If you are found to be employing illegal workers i.e people who aren’t eligible to work in the UK, you could find yourself with a fine of up to £20,000 per worker.  This makes for scary reading but can easily be avoided by having the right processes in place in your business. Factoring this in to your ways of working means you can be sure that you are meeting your legal obligations and in turn playing your part in preventing illegal working in the UK.

Read on to find out more about what eligibility to work in the UK checking is all about, what your legal commitments are, how to make sure you comply and some common errors I see that you should avoid.

What are your commitments?

 The Immigration Act 2014 requires employers to check documents to establish a person's eligibility to work in the UK and comply with any restrictions. Under the Act, businesses are required to check eligibility BEFORE someone begins work.

Eligibility to work checks should be done BEFORE an employee begins work so this process needs to be factored into your recruitment process.

Who should be checked?

Everyone and anyone who will be employed in your business should have an eligibility to work checks carried out, whether they work full time, part time, or on any other employed basis.

Who doesn’t need to be checked?

Agency supplied temporary workers – the responsibility for the checks here sit with the agency as the agency worker is effectively their employee.

Sub contractors working in your business such as cleaners or security guards who are not employed by you but carry out work on your premises on behalf of another business you buy services from.

What documents should be checked?

 You should see the original passport of the person you are employing and satisfy yourself that the person on the passport is in fact the person you are about to employ. This should be done using the original passport, not a copy. Find out more about which documents you need to check using the checklist here: https://www.gov.uk/government/publications/right-to-work-checklist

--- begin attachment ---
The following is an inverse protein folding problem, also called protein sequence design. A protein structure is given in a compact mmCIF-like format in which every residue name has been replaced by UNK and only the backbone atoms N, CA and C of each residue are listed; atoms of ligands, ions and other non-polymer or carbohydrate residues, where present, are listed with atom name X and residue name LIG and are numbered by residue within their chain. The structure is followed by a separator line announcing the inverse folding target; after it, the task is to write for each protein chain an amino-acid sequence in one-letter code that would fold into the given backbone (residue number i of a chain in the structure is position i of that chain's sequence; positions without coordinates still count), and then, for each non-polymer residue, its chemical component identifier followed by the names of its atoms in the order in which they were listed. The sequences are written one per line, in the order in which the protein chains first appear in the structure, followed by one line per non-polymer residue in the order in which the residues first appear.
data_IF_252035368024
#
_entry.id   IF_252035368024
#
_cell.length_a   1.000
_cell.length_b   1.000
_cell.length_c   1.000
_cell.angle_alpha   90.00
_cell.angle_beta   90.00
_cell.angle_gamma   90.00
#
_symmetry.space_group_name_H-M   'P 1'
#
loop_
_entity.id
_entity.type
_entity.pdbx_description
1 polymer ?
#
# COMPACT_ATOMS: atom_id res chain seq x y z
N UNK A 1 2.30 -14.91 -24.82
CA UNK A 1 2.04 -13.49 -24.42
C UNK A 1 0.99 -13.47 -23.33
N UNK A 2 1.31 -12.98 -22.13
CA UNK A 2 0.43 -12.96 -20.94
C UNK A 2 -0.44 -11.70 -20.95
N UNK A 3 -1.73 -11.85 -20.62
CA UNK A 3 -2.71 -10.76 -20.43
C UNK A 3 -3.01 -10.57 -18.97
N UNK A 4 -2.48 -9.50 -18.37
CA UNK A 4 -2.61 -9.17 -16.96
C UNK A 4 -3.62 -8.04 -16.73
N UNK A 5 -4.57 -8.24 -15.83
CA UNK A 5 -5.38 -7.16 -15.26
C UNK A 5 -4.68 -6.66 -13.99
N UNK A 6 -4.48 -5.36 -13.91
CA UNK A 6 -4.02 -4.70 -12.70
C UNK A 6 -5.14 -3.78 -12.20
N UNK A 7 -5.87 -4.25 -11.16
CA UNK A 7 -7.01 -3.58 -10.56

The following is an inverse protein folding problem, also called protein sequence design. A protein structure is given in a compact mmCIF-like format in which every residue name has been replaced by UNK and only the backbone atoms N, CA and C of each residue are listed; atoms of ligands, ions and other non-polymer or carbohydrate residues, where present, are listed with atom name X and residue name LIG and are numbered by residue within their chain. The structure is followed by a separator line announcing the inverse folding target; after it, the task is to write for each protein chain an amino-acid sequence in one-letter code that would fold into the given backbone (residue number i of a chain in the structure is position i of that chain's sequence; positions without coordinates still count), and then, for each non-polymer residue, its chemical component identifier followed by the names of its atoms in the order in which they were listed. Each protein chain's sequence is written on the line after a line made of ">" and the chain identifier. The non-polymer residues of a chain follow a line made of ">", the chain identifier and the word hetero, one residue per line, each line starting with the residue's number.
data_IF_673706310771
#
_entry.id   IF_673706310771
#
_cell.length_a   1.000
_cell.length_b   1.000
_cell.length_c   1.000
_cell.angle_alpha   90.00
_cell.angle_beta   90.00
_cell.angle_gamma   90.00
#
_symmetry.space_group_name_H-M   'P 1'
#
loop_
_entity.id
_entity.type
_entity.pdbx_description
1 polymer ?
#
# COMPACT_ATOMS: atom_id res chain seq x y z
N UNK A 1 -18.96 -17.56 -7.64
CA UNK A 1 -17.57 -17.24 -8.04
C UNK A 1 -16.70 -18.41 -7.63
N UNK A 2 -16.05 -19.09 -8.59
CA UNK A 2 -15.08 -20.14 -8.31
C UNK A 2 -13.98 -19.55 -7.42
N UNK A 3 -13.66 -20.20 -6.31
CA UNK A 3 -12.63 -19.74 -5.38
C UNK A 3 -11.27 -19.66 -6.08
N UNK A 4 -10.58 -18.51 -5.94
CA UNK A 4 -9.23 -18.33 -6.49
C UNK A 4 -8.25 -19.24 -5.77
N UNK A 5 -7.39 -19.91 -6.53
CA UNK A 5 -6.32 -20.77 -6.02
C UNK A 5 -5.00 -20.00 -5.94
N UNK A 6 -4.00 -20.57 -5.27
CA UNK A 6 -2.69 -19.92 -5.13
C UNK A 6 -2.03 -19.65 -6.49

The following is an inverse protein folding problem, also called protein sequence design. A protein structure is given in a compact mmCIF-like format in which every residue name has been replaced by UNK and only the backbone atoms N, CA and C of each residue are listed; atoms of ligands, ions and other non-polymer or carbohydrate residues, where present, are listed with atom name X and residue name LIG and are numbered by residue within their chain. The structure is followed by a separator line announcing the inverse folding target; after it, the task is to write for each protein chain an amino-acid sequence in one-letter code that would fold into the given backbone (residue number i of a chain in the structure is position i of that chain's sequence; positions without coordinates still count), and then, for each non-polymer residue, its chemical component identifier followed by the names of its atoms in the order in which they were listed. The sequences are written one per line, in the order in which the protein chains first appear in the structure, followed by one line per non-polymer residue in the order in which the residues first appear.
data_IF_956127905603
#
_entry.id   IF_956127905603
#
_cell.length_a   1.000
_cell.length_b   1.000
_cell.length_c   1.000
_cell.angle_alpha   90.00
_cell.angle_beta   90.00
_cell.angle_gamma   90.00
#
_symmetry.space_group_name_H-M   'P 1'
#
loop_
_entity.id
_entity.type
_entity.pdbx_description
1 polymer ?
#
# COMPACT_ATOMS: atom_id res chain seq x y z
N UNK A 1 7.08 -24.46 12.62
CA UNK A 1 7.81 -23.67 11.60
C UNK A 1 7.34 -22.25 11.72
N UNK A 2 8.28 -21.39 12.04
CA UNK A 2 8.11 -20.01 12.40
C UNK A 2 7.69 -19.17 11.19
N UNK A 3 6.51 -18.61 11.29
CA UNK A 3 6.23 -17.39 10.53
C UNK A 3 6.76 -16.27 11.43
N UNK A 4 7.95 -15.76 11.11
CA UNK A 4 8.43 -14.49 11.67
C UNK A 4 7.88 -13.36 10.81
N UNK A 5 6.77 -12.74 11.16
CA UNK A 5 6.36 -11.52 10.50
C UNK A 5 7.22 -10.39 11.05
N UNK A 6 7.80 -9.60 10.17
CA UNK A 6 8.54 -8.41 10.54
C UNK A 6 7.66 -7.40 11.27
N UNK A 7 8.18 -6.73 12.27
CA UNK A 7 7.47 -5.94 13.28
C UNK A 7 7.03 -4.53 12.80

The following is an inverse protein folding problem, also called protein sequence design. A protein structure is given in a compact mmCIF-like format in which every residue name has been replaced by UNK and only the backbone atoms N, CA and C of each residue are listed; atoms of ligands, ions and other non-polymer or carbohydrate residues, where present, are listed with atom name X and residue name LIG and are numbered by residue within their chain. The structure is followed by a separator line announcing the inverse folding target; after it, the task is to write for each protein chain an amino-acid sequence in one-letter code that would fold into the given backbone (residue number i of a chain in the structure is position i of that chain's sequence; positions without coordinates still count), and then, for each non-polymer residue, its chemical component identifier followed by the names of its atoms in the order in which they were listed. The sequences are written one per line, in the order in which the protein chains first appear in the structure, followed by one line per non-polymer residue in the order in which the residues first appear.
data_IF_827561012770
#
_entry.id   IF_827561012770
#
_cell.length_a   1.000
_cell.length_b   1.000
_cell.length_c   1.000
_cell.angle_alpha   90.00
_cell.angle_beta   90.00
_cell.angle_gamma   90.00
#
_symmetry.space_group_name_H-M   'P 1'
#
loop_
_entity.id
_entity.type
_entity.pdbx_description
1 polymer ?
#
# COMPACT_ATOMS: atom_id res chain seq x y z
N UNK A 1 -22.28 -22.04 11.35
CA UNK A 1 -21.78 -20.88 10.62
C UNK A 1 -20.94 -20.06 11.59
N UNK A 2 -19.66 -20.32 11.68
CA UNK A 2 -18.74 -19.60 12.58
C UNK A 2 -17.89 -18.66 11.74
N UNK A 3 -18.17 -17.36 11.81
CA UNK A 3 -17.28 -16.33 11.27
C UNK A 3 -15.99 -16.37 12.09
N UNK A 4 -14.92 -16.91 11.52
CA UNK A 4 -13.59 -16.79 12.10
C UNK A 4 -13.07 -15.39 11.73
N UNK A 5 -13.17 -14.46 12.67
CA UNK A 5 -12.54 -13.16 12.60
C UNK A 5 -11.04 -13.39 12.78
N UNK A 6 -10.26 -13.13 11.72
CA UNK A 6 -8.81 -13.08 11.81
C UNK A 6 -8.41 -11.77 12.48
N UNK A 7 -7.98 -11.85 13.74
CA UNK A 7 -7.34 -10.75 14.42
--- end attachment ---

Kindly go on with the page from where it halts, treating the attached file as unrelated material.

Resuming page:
Evidencing you have done the checks

 Employers should take their own copy of the documents they have seen for eligibility to work purposes, sign and date the copies and store them on the employees staff in line with GDPR data retention requirements.

Employers who fail to take copies of the documents they have seen to satisfy themselves the person is eligible to work (and then sign and date them) will not meet HMRC’s requirements and could face harsh fines, even if the checks have infact been carried out.

Common mistakes 

Some of the common mistakes I see from smaller businesses around checking eligibility are these:

  • not checking eligibility to work in the UK for all new starters
  • checking eligibility too late
  • Accepting documents to verify eligibility which are not suitable for this purpose.

Don’t get caught out when it comes to checking eligibility to work in the UK. Smaller business owners have been known to work on the basis that they won’t be asked to evidence they have done their checks but make no mistake, any business of any size can be asked to evidence they are playing their part in preventing illegal working.

I hope this information has helped you to have a better understanding of what your responsibilities are when it comes to checking eligibility to work, its purpose, and what can happen if you don’t comply. If you need help to review or put in place your working procedures around eligibility to work in the UK, or any other topics relating to your people, let’s have a conversation. Book your exploratory call here: HERE